The Insolvency and bankruptcy Code (Amendment) Amendment, 2018 has been brought into force on 6th June 2018, which has been regarded as one of the most prominent and substantive amendment to the code till now.
This amendment seeks out to remove the loopholes which ought to reduce the efficiency of the Code and also to ease the working of IBC. The Amendment has shown the government’s efforts to curb the ambiguities in the code.
The new amendment includes amendments which are clarificatory, curative and substantive in nature.
Inclusion of Homebuyers in the Category of Financial Creditors
Insertion of explanation under clause (f) of section 5 (8), i.e. definition of “financial debt”, so as to include amount paid by allottees as deemed to be having commercial effect of borrowing and thus includible in the definition of “financial debt”.
The amendment borrows definitions of allottees and real estate projects from the Real Estate (Regulation and Development) Act, 2016.
Given that the number of homebuyers for a corporate debtor may be in tens of thousands, it would be interesting to see the role of bankers/financial institutions with regard to the role of the home buyers in deciding the fate of the corporate debtor in the resolution phase.
Further, in the event of liquidation, being a financial creditor is one thing, and being secured is another. The home buyers, in all probabilities, will be classified as “unsecured financial creditors” under section 53, i.e. still much below secured creditors. Hence, the efficacy of the proposed change in serving the underlying objective will be tested in times to come.
Authorised Representative For Creditors
The Amendment provides a new mechanism for debenture holders, deposit holders, retail creditors (such as large numbers of homebuyers in real estate projects) and other specified classes of financial creditors in the CoC to be represented in CoC meetings through a separate trustee, agent, authorized representative or insolvency professional, who would act on their behalf in CoC meetings
Homebuyers Taking Loans From Banks Will Not Be Considered As Financial Creditors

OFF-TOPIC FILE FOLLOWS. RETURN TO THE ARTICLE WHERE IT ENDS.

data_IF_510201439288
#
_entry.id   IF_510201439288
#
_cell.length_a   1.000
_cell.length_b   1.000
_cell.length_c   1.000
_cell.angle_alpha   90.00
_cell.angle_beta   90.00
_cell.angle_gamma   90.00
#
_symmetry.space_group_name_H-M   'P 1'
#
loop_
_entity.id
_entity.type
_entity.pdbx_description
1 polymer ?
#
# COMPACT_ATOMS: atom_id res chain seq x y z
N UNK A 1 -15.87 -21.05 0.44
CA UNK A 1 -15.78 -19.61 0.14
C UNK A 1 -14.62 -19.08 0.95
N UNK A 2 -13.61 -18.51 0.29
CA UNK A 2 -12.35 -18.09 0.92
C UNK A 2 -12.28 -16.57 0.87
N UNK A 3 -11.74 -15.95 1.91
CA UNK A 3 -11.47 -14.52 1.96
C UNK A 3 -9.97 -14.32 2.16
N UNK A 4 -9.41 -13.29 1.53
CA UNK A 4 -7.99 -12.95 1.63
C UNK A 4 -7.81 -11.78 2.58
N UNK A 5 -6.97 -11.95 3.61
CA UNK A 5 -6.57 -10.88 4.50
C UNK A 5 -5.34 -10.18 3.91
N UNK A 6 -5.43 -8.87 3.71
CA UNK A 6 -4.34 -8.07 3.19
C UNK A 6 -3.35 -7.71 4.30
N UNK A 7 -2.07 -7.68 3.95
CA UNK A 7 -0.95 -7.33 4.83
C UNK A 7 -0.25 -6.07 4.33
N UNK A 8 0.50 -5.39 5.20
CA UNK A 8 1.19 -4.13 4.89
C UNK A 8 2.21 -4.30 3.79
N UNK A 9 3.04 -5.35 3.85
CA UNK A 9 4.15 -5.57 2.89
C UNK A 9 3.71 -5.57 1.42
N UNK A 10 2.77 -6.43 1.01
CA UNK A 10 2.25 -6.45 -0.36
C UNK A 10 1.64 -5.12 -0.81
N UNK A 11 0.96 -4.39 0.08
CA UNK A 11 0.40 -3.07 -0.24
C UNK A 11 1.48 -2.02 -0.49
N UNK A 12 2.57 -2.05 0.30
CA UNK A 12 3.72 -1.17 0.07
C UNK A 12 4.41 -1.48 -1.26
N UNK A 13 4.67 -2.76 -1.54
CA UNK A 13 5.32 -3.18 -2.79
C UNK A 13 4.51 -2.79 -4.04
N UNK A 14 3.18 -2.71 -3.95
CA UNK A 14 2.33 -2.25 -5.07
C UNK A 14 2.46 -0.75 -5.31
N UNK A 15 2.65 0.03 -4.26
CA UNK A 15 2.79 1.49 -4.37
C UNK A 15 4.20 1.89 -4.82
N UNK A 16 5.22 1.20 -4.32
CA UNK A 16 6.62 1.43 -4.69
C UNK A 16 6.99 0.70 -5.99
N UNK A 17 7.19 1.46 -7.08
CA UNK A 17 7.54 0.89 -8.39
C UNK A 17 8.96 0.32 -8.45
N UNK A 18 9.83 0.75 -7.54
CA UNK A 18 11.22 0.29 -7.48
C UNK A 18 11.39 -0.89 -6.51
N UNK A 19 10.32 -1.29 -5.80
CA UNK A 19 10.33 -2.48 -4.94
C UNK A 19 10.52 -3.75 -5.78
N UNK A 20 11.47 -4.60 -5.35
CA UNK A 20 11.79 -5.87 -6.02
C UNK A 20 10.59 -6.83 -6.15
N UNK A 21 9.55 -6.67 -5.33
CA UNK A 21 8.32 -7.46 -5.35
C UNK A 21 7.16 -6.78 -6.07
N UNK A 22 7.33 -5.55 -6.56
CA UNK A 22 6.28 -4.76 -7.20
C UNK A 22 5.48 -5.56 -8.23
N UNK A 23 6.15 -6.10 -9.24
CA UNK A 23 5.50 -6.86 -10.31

Many homebuyers have booked flats by taking loans from the banks. The general practice these banks follow while giving loans is that they enter into a tripartite agreement with both the homebuyer and the developer.
By entering into such loan -cum -tripartite agreements with the banks, the homebuyers are actually creating third party interests in favour of the banks and are actually subrogating his rights in favour of the banks. In one such case with similar situation, NCLT Allahabad Ajay Walia V. M/s. Sunworld Residency Private Limited (CP (IB) 11/ALD/2018), held that the homebuyers who has subrogated his rights in favour of banks cannot be treated as a financial creditor.
The homebuyers need to be wary of the fact that if they will enter into such tripartite loan agreements while booking a flat, they no longer will be treated as financial creditors and it would adversely affect their rights to initiate a corporate insolvency process against the developer.
Many homebuyers are continuing to pay EMIs for the loans they took from the bank for their flat. This aspect of creating third-party interests in favour of the bank and continuing to pay EMI’s for the flats whose possession they have not really gotten requires a further scrutiny in the Courts of law in the background of the amended Code.
Ambiguity As To Whether They Are Secured Or Unsecured Creditors
The amendment raises ambiguity about the priority in which homebuyers would be repaid their loans. Under IBC, the difference between secured financial creditors and unsecured financial creditors mostly has an implication on the priority of payments upon liquidation.
The amended law grants homebuyers the status of financial creditors but stops short of stating whether they are secured or unsecured creditors. The homebuyer will have to prove which category of creditor he is qualified to be as per the agreement with the real estate company.